From March 2014 to June 2015, 30 patients with atrophic acne scars on the cheeks were selected for a comparative study using autologous fat grafts plus PRP with or without fractional CO2 laser resurfacing.
The study was conducted by Tenna, Cogliandro, Barone, Panasiti, Tirindelli, Nobile and Persichetti, variously of the Unit of Plastic Reconstructive and Aesthetic Surgery and Dermatology, and Department of Ematology, University of Rome. Their conclusions were published on PubMed.gov (US National Library of Medicine and National Institutes of Health) in June, 2017.
All patients were treated with infiltration of nanofat plus PRP. The production of PRP was achieved using the RegenLab THT tube method.
Patients were evaluated pre and post-operatively by physical examination, photographs and ultrasound with a 22-MHz probe to measure subcutaneous tissue thickness.
In 15 randomly chosen patients (group B), a fractional CO2 laser resurfacing at 15 W was also performed right after the infiltration.
An Italian version of the FACE-Q post-operative module was administered to analyse each patient’s satisfaction and aesthetic perception of the result.
Results: The average pre-operative thickness of subcutaneous tissue of patients from group A was 0.532cm, and 0.737cm in group B.
All patients in both groups had a treatment benefit, confirmed with FACE-Q post-operative module, but without a significant difference between the two groups.
Conclusion: Subcutaneous infiltration with nanofat and PRP seems to be effective to improve atrophic scars, either alone or combined with fractional CO2 laser resurfacing. The FACE-Q module confirmed the impact of treatment of facial acne scars in social life and relationships.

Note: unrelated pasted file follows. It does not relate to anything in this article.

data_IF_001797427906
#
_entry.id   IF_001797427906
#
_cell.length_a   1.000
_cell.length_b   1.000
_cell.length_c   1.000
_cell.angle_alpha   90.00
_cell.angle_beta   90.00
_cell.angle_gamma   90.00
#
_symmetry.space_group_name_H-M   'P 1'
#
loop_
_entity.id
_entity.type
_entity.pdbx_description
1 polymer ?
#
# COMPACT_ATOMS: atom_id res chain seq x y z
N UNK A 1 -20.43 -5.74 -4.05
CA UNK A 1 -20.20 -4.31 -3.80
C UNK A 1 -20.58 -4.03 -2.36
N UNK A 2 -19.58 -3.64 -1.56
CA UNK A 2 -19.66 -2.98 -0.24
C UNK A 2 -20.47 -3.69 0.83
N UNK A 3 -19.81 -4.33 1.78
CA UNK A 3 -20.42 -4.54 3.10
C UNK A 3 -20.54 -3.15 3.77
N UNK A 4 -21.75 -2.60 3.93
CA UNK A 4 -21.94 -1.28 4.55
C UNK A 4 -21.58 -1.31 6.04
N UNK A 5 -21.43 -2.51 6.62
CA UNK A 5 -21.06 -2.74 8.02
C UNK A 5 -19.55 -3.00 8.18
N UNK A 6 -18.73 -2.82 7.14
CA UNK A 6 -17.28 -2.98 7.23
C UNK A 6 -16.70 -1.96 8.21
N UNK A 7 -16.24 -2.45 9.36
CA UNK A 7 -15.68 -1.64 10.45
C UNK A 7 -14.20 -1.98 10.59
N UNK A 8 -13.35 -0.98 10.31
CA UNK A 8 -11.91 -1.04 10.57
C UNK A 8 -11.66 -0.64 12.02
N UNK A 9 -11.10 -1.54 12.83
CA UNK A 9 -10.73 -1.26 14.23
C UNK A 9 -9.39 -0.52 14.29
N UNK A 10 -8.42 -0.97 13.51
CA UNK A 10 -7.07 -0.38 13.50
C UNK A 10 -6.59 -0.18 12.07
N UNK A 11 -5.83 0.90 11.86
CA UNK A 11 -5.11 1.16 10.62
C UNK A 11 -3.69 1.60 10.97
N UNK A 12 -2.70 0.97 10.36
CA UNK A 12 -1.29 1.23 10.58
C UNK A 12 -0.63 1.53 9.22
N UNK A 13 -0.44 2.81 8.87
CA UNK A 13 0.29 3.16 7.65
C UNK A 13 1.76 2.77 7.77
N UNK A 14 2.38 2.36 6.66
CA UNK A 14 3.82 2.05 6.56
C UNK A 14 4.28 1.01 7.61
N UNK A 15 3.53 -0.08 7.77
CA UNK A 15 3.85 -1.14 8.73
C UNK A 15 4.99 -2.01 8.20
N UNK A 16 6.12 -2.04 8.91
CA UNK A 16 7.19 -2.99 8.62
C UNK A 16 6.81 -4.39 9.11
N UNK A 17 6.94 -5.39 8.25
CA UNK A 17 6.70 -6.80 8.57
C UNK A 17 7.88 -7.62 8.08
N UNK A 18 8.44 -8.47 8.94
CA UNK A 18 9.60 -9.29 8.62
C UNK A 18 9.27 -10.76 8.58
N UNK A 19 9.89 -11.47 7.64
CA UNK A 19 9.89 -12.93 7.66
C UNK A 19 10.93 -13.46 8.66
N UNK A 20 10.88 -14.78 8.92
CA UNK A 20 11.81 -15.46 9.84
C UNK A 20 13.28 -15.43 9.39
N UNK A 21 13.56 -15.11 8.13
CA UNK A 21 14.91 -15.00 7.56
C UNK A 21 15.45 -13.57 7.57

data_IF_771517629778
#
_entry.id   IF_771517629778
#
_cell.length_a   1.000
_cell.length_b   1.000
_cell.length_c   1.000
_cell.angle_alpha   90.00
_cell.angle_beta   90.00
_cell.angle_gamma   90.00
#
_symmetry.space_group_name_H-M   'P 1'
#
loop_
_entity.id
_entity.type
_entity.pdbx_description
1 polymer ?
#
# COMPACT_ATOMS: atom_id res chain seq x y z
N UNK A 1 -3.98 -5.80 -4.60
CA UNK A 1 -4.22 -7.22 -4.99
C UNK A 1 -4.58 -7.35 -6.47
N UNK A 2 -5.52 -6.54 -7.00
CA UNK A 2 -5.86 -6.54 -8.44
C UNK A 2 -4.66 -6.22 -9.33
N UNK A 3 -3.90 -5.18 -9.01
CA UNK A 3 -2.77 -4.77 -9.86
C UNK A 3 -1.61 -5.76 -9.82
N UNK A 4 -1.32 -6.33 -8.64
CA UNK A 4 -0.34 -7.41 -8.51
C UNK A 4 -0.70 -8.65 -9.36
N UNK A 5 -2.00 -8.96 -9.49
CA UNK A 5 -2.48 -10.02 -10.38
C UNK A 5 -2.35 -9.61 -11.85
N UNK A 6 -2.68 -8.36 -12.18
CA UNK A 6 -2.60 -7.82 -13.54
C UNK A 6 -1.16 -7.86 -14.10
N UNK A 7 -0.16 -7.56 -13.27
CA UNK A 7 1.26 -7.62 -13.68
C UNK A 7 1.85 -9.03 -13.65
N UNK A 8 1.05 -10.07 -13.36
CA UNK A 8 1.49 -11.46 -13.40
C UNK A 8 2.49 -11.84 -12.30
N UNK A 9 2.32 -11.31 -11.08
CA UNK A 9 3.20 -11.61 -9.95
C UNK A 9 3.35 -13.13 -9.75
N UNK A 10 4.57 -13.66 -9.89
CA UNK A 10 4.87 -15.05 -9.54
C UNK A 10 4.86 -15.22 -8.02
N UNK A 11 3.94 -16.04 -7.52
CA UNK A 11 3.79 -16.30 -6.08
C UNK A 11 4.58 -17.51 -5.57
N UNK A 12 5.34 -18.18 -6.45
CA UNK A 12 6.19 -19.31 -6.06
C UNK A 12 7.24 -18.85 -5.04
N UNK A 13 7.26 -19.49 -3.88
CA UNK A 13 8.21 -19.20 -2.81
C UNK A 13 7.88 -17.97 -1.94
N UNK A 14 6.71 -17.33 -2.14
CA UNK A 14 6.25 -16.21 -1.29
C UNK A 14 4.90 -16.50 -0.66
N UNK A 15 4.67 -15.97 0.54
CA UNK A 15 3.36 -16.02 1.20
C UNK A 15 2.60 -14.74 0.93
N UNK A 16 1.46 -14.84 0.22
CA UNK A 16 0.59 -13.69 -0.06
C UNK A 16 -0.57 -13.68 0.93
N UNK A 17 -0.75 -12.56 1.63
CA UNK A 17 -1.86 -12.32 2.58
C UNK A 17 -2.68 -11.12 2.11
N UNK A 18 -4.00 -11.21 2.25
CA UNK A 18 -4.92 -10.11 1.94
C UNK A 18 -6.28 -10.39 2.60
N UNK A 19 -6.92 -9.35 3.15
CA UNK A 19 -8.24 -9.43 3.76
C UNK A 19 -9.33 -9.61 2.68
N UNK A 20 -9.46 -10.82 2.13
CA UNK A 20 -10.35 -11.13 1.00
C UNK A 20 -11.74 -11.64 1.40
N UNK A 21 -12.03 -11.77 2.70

A novel technique of vulvo-vaginal rejuvenation by lipo-filling and injection of combined PRP and hyaluronic acid has been developed by Aguilar, Hersant, SidAhmed- Mezi, Bosc, Vidal and Meningaud at the Department of Plastic, Reconstructive and Aesthetic Surgery, Henri Mondor Hospital, Créteil, France.
Abstract: ‘There are no standard non-invasive treatments to offer to improve the trophic and dimensional alterations of the vulvo-vaginal area,’ according to the researchers’ findings published on PubMed.gov.
‘The surgical procedure consists in a vaginoplasty by lipo-filling of the posterior vaginal wall, far from the vascular axes and with an injection of combined PRP and HA subcutaneously in the perineum.
‘To illustrate the technique and evaluate its results, we present the case of a 39-year-old female with history of episiotomy with vaginal laxity resistant to physical therapy.
Findings: ‘There were no intra-operative complications with this simple procedure. During follow-up we observed an improvement in the modified Stabbatsberg scale and a vulvo-perineal rejuvenation by improving the vaginal trophicity and restoring a normal vaginal caliber. No post-operative complications occurred.’
Conclusion: ‘[It] is a minimally invasive technique that is safe and easy to perform.’
A study of PRP injections in the treatment of androgenetic alopecia through a one-year period was conducted by Gkini, Kouskoukis, Tripsianis, Rigopoulos and Kouskoukis at the Department of Dermatology and Venereology, Medical School, and Laboratory of Medical Statistics, Democritus University of Thrace, Alexandroupolis, Greece; and the Department of Dermatology and Venereology, Medical School, Attikon Hospital, University of Athens.
Method: Twenty patients (18 males and two females,) with androgenetic alopecia were enrolled in the study. PRP was prepared using a single spin method (Regenlab SA).
Upon activation, it was injected in the androgen-related areas of scalp. Three treatment sessions were performed, with an interval of 21 days and a booster session at six months following the onset of therapy.
Statistical analysis of the data was performed using the Statistical Package for the Social Sciences (SPSS), version 19.0 (IBM, NY, US).
Results: Hair loss reduced and at three months it reached normal levels. Hair density reached a peak at three months (170.70 ± 37.81, P < 0.001). At six months and at one year, it was significantly increased, 156.25 ± 37.75 (P < 0.001) and 153.70 ± 39.92 (P < 0.001) respectively, comparing to baseline. Patients were satisfied with a mean result rating of 7.1 on a scale of 1-10. No remarkable adverse effects were noted.